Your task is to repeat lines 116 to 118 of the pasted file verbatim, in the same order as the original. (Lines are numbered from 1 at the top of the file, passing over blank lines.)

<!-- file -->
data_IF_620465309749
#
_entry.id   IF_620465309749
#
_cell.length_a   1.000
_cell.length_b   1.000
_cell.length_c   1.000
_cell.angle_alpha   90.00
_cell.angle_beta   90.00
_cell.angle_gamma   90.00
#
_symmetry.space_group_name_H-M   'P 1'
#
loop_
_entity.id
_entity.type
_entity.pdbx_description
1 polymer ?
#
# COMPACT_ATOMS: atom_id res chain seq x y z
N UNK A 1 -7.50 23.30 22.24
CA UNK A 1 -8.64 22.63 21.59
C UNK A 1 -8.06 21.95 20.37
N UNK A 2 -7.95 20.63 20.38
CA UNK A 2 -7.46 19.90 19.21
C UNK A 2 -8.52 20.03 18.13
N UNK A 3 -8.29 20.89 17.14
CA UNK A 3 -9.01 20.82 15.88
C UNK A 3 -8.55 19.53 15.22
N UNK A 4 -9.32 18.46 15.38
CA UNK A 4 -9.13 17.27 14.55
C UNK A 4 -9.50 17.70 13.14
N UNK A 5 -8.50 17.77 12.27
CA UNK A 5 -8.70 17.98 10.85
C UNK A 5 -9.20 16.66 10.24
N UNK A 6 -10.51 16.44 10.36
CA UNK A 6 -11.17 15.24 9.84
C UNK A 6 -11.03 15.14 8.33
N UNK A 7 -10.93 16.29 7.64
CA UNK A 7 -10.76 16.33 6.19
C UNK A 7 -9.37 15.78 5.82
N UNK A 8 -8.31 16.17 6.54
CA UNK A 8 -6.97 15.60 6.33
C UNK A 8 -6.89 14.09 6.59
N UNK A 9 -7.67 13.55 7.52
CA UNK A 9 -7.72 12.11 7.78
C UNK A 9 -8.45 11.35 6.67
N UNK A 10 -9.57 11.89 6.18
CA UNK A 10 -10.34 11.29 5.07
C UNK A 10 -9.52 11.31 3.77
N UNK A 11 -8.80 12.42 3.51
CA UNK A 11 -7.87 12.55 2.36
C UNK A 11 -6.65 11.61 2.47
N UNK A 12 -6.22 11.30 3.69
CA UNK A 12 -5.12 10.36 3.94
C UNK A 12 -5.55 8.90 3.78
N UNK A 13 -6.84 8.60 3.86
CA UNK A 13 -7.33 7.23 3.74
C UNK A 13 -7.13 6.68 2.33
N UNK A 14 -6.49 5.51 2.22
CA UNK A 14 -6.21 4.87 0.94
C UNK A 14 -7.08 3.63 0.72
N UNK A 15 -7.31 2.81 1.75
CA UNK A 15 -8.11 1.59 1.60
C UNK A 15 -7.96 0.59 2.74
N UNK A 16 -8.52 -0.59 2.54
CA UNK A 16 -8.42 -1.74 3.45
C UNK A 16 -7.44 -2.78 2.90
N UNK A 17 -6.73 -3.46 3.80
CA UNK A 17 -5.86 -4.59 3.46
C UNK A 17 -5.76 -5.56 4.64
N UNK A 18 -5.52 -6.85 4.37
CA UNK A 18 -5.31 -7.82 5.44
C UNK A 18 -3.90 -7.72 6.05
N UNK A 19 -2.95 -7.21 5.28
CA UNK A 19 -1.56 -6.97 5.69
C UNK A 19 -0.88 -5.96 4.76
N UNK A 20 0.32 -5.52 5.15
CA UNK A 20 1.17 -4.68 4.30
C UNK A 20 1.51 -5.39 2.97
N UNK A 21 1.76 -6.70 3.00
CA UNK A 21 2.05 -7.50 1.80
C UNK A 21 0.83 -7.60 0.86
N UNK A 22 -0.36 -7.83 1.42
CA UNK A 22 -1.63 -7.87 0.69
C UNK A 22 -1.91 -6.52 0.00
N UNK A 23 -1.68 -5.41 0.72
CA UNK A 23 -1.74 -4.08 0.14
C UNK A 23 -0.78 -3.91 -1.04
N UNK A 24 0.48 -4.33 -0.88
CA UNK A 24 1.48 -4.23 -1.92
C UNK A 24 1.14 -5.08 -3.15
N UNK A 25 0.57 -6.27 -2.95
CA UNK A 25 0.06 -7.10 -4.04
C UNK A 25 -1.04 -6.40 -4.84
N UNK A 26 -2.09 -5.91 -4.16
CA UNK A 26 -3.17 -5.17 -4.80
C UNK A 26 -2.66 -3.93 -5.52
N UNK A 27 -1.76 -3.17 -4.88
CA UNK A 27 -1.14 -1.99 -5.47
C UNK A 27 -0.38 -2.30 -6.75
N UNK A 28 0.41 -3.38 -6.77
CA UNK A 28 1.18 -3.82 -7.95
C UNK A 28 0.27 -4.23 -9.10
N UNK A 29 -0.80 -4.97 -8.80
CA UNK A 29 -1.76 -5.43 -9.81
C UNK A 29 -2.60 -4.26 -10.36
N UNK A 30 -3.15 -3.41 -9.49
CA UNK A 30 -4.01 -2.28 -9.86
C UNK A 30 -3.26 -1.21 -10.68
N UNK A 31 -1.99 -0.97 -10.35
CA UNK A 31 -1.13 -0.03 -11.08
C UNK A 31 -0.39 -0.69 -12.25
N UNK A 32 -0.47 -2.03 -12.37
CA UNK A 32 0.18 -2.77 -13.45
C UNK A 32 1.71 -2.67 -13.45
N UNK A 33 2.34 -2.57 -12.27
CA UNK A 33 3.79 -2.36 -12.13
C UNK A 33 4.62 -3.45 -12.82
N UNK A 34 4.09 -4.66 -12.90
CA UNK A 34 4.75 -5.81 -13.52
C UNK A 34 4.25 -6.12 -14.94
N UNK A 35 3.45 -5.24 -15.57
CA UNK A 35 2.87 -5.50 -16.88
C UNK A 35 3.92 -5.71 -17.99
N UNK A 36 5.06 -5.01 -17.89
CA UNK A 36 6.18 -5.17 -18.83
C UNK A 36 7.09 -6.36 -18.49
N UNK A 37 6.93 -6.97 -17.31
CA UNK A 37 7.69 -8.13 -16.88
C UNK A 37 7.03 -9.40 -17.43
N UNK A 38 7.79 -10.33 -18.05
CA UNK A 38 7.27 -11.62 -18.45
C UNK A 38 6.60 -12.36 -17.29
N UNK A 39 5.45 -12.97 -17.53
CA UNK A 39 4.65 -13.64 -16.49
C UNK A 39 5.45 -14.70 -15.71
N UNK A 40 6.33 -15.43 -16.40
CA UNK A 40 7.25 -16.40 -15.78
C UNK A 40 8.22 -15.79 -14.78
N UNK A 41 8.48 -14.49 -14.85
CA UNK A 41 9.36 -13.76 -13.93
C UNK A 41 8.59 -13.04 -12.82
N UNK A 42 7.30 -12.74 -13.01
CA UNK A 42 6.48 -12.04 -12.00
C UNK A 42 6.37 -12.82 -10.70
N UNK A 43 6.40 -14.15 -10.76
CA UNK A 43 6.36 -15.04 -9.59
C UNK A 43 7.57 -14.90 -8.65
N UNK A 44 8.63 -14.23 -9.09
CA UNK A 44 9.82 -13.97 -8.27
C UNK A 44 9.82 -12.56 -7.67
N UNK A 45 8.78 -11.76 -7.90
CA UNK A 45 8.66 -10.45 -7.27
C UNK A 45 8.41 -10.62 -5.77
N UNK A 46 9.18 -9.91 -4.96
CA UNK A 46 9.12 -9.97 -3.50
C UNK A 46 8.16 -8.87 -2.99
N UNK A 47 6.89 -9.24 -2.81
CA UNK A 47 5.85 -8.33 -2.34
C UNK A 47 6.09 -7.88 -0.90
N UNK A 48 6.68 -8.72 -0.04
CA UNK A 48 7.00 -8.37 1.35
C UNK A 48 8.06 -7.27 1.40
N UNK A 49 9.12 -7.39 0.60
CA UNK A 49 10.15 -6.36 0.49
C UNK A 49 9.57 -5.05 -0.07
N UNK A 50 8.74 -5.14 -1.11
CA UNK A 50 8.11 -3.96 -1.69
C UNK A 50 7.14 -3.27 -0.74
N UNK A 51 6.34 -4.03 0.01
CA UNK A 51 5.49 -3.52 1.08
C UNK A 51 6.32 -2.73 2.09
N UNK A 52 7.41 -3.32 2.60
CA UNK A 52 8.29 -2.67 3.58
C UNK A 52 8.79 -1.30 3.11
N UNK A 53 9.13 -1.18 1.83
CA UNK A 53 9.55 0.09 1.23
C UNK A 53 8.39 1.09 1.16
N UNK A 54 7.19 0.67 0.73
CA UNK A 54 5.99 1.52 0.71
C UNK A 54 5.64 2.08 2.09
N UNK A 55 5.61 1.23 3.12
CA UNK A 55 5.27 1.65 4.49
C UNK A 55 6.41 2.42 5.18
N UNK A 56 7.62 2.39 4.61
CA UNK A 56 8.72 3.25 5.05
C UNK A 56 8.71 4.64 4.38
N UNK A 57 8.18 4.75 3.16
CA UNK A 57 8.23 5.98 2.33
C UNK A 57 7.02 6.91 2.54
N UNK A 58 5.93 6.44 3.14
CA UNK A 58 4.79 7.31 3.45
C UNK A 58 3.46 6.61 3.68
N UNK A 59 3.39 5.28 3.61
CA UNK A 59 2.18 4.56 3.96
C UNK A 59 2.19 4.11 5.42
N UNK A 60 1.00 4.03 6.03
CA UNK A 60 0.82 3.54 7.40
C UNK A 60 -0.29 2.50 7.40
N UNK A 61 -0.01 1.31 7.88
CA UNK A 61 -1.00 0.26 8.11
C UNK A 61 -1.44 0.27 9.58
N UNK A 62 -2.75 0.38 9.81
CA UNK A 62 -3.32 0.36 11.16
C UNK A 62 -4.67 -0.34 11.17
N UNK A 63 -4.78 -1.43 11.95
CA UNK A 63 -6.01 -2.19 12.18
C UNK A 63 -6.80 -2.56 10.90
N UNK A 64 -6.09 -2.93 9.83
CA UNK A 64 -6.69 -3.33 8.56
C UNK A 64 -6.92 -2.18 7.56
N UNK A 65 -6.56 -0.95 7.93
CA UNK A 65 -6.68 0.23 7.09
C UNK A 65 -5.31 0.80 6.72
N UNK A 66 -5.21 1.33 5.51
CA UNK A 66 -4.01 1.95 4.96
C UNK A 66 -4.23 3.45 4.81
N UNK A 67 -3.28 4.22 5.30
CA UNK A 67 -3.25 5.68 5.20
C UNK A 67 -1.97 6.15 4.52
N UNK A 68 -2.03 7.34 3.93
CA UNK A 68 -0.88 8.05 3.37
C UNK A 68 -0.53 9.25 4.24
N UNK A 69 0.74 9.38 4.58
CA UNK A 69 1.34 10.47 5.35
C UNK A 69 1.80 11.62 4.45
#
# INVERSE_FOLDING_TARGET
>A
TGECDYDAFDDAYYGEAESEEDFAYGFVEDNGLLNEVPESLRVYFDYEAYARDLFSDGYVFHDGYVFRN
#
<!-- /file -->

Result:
C UNK A 32 1.71 -2.67 -13.45
N UNK A 33 2.34 -2.57 -12.27
CA UNK A 33 3.79 -2.36 -12.13